“The unprecedented challenges of COVID-19 mean that most Prides will not take place as planned in 2020, but we’re determined that this won’t stop us from coming together as a united, strong community to celebrate who we are and what we stand for,” said EPOA president Kristine Garina in a press release. “For millions of people around the globe, Pride is their one opportunity each year to come together and feel a part of a community, to feel loved, connected, and to know they aren’t alone. It’s essential this year that as Pride organizers, we ensure there is still the opportunity to connect, even if we are connecting from home.”

What will Pride look like in the U.S.?

In the United States, most major cities have called off or postponed in-person June Pride events, including San Francisco, Los Angeles, Dallas, Washington, D.C., Boston, Atlanta, Chicago, and New York City. Many of these cities will participate in Global Pride, and a number of them are bringing their own 2020 Pride celebrations online—among them New York City and San Francisco, which host two of the country’s largest annual Pride events.

SF Pride 2020

On Saturday, June 27, and Sunday, June 28, from 1 p.m. to 9 p.m. and 2 p.m. to 7 p.m. (PST) respectively, San Francisco will host its “Pride 50” virtual celebration, with 13 hours of afternoon and evening programming, such as live and prerecorded musical performances, speeches from elected officials and celebrities, and reflections on 50 years of Pride from leading LGBTQ thought leaders. The weekend-long virtual event will be hosted by San Francisco drag queens and activists Honey Mahogany, Persia, Sister Roma, and Yves Saint Croissant, with New Orleans–born “Queen of Bounce,” Big Freedia, as Sunday’s headlining performer. All programming will be livestreamed on sfpride.org.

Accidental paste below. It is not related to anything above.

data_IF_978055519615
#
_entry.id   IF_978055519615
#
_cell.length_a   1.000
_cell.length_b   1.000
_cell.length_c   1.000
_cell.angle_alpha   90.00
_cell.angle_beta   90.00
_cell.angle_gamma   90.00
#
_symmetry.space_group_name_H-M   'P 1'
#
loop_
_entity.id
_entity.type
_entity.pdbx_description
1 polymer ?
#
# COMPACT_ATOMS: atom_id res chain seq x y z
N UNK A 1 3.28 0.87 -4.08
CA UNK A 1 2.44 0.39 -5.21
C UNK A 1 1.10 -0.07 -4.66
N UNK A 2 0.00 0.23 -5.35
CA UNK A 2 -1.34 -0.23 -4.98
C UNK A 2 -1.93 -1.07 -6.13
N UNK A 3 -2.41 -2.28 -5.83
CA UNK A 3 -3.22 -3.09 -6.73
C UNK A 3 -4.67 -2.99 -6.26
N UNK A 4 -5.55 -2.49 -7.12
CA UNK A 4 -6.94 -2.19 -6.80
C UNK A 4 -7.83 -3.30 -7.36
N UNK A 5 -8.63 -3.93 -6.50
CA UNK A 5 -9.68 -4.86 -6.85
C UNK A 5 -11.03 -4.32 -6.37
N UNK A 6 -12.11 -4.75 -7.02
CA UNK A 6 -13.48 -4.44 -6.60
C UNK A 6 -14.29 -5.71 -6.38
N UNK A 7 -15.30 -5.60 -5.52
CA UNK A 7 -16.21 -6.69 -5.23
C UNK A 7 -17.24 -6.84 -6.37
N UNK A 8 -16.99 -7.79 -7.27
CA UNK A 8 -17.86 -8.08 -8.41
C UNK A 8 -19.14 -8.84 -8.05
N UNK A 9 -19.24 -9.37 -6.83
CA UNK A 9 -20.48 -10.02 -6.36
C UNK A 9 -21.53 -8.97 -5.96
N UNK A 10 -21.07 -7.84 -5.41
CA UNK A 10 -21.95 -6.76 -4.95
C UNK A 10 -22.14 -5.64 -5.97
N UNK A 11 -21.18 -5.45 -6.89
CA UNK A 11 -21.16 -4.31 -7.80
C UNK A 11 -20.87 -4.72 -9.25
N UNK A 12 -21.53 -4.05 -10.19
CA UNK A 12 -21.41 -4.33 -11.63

NYC Pride 2020

In New York City, 2020 will mark the first time that the annual Pride march won’t take place since its first incarnation 50 years ago. Instead, NYC Pride organizers announced that special Pride programming featuring appearances from musician Janelle Monáe and Schitt’s Creek actor Dan Levy (among others) will air on WABC Channel 7 on Sunday, June 28, from 12 p.m. to 2 p.m. EST. (The virtual NYC Pride programming will also be available to viewers in NYC and the tri-state area on abc7ny.com.)

NYC Pride will also host a three-day digital drag festival, produced in collaboration with GLAAD, to raise money for more than 100 local drag artists. The virtual Pride 2020 DragFest will be hosted by activist, drag artist, and NYC City Council candidate Marti Gould Cummings from Friday, June 19, through Sunday, June 21. Video events will stream on NYC Pride and GLAAD’s Facebook pages at 6:30 p.m. to 8 p.m. EST.

Other special programming for Pride 2020

https://www.iglta.org/HBO’s “Human By Orientation”